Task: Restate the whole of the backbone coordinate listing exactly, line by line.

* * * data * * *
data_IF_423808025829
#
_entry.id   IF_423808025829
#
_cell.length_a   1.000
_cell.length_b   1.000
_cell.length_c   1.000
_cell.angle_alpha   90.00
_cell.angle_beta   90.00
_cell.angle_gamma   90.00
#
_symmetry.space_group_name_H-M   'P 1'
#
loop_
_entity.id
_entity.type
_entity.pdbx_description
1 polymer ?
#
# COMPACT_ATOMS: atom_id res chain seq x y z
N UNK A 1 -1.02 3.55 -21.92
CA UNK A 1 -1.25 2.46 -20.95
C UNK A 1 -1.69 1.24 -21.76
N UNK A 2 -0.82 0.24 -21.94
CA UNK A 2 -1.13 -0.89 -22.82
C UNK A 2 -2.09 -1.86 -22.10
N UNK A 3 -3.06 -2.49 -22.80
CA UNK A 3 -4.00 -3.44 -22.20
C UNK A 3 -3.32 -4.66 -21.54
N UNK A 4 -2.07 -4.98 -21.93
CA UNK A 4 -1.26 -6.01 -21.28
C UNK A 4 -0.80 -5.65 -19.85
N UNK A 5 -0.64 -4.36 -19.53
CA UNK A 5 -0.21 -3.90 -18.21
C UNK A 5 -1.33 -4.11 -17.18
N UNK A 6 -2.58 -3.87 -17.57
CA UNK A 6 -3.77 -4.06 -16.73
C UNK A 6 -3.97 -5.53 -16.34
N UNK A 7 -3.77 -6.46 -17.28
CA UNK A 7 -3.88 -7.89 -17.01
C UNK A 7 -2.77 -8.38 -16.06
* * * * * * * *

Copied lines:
data_IF_423808025829
#
_entry.id   IF_423808025829
#
_cell.length_a   1.000
_cell.length_b   1.000
_cell.length_c   1.000
_cell.angle_alpha   90.00
_cell.angle_beta   90.00
_cell.angle_gamma   90.00
#
_symmetry.space_group_name_H-M   'P 1'
#
loop_
_entity.id
_entity.type
_entity.pdbx_description
1 polymer ?
#
# COMPACT_ATOMS: atom_id res chain seq x y z
N UNK A 1 -1.02 3.55 -21.92
CA UNK A 1 -1.25 2.46 -20.95
C UNK A 1 -1.69 1.24 -21.76
N UNK A 2 -0.82 0.24 -21.94
CA UNK A 2 -1.13 -0.89 -22.82
C UNK A 2 -2.09 -1.86 -22.10
N UNK A 3 -3.06 -2.49 -22.80
CA UNK A 3 -4.00 -3.44 -22.20
C UNK A 3 -3.32 -4.66 -21.54
N UNK A 4 -2.07 -4.98 -21.93
CA UNK A 4 -1.26 -6.01 -21.28
C UNK A 4 -0.80 -5.65 -19.85
N UNK A 5 -0.64 -4.36 -19.53
CA UNK A 5 -0.21 -3.90 -18.21
C UNK A 5 -1.33 -4.11 -17.18
N UNK A 6 -2.58 -3.87 -17.57
CA UNK A 6 -3.77 -4.06 -16.73
C UNK A 6 -3.97 -5.53 -16.34
N UNK A 7 -3.77 -6.46 -17.28
CA UNK A 7 -3.88 -7.89 -17.01
C UNK A 7 -2.77 -8.38 -16.06